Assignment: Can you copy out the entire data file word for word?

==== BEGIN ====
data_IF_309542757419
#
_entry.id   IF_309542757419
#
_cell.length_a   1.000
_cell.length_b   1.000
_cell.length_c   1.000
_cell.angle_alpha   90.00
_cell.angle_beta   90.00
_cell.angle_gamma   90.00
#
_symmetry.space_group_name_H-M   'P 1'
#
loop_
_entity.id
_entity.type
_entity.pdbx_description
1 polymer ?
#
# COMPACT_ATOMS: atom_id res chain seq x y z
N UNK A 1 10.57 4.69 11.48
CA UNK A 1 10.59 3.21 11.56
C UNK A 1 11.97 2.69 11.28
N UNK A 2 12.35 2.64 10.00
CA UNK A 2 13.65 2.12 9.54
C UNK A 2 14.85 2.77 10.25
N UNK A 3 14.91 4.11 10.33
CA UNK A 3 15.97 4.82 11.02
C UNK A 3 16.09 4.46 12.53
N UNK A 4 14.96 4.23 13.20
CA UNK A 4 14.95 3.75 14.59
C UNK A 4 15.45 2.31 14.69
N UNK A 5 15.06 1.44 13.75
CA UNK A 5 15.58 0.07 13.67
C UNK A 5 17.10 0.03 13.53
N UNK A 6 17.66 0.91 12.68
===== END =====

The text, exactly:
data_IF_309542757419
#
_entry.id   IF_309542757419
#
_cell.length_a   1.000
_cell.length_b   1.000
_cell.length_c   1.000
_cell.angle_alpha   90.00
_cell.angle_beta   90.00
_cell.angle_gamma   90.00
#
_symmetry.space_group_name_H-M   'P 1'
#
loop_
_entity.id
_entity.type
_entity.pdbx_description
1 polymer ?
#
# COMPACT_ATOMS: atom_id res chain seq x y z
N UNK A 1 10.57 4.69 11.48
CA UNK A 1 10.59 3.21 11.56
C UNK A 1 11.97 2.69 11.28
N UNK A 2 12.35 2.64 10.00
CA UNK A 2 13.65 2.12 9.54
C UNK A 2 14.85 2.77 10.25
N UNK A 3 14.91 4.11 10.33
CA UNK A 3 15.97 4.82 11.02
C UNK A 3 16.09 4.46 12.53
N UNK A 4 14.96 4.23 13.20
CA UNK A 4 14.95 3.75 14.59
C UNK A 4 15.45 2.31 14.69
N UNK A 5 15.06 1.44 13.75
CA UNK A 5 15.58 0.07 13.67
C UNK A 5 17.10 0.03 13.53
N UNK A 6 17.66 0.91 12.68